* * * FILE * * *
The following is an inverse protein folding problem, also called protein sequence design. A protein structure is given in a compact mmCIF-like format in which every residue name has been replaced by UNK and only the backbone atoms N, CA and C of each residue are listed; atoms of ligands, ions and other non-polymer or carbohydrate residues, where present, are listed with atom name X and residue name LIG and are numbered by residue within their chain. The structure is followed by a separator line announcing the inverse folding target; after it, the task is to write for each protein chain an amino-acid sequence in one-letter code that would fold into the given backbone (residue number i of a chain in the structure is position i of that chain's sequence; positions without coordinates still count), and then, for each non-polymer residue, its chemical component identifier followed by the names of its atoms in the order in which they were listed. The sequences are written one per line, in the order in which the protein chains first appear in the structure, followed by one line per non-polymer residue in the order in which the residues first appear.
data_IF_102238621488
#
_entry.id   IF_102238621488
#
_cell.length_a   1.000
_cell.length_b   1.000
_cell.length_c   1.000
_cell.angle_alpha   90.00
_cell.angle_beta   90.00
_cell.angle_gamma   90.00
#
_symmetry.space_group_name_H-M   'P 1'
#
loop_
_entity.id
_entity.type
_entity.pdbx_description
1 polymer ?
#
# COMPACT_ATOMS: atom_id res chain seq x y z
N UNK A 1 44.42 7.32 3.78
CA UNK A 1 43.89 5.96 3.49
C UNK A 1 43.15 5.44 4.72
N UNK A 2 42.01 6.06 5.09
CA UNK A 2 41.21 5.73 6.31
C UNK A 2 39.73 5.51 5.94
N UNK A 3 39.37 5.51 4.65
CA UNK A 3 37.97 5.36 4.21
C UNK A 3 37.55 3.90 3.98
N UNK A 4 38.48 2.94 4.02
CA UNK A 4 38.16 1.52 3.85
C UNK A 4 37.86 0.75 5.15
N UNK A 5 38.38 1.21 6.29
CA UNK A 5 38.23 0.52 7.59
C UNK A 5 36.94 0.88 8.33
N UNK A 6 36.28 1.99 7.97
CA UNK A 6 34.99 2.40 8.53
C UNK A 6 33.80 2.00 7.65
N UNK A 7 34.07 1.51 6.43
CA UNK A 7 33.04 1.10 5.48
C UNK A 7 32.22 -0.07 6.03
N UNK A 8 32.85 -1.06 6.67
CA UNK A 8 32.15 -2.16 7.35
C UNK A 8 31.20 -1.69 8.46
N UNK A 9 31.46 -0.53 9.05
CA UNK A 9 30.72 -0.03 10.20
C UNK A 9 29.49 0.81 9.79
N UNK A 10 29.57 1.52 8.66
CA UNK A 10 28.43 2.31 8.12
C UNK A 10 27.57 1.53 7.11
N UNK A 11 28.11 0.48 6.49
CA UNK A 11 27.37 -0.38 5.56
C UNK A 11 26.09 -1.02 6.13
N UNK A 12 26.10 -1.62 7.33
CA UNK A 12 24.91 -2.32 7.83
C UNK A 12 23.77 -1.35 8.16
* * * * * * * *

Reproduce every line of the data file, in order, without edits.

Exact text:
The following is an inverse protein folding problem, also called protein sequence design. A protein structure is given in a compact mmCIF-like format in which every residue name has been replaced by UNK and only the backbone atoms N, CA and C of each residue are listed; atoms of ligands, ions and other non-polymer or carbohydrate residues, where present, are listed with atom name X and residue name LIG and are numbered by residue within their chain. The structure is followed by a separator line announcing the inverse folding target; after it, the task is to write for each protein chain an amino-acid sequence in one-letter code that would fold into the given backbone (residue number i of a chain in the structure is position i of that chain's sequence; positions without coordinates still count), and then, for each non-polymer residue, its chemical component identifier followed by the names of its atoms in the order in which they were listed. The sequences are written one per line, in the order in which the protein chains first appear in the structure, followed by one line per non-polymer residue in the order in which the residues first appear.
data_IF_102238621488
#
_entry.id   IF_102238621488
#
_cell.length_a   1.000
_cell.length_b   1.000
_cell.length_c   1.000
_cell.angle_alpha   90.00
_cell.angle_beta   90.00
_cell.angle_gamma   90.00
#
_symmetry.space_group_name_H-M   'P 1'
#
loop_
_entity.id
_entity.type
_entity.pdbx_description
1 polymer ?
#
# COMPACT_ATOMS: atom_id res chain seq x y z
N UNK A 1 44.42 7.32 3.78
CA UNK A 1 43.89 5.96 3.49
C UNK A 1 43.15 5.44 4.72
N UNK A 2 42.01 6.06 5.09
CA UNK A 2 41.21 5.73 6.31
C UNK A 2 39.73 5.51 5.94
N UNK A 3 39.37 5.51 4.65
CA UNK A 3 37.97 5.36 4.21
C UNK A 3 37.55 3.90 3.98
N UNK A 4 38.48 2.94 4.02
CA UNK A 4 38.16 1.52 3.85
C UNK A 4 37.86 0.75 5.15
N UNK A 5 38.38 1.21 6.29
CA UNK A 5 38.23 0.52 7.59
C UNK A 5 36.94 0.88 8.33
N UNK A 6 36.28 1.99 7.97
CA UNK A 6 34.99 2.40 8.53
C UNK A 6 33.80 2.00 7.65
N UNK A 7 34.07 1.51 6.43
CA UNK A 7 33.04 1.10 5.48
C UNK A 7 32.22 -0.07 6.03
N UNK A 8 32.85 -1.06 6.67
CA UNK A 8 32.15 -2.16 7.35
C UNK A 8 31.20 -1.69 8.46
N UNK A 9 31.46 -0.53 9.05
CA UNK A 9 30.72 -0.03 10.20
C UNK A 9 29.49 0.81 9.79
N UNK A 10 29.57 1.52 8.66
CA UNK A 10 28.43 2.31 8.12
C UNK A 10 27.57 1.53 7.11
N UNK A 11 28.11 0.48 6.49
CA UNK A 11 27.37 -0.38 5.56
C UNK A 11 26.09 -1.02 6.13
N UNK A 12 26.10 -1.62 7.33
CA UNK A 12 24.91 -2.32 7.83
C UNK A 12 23.77 -1.35 8.16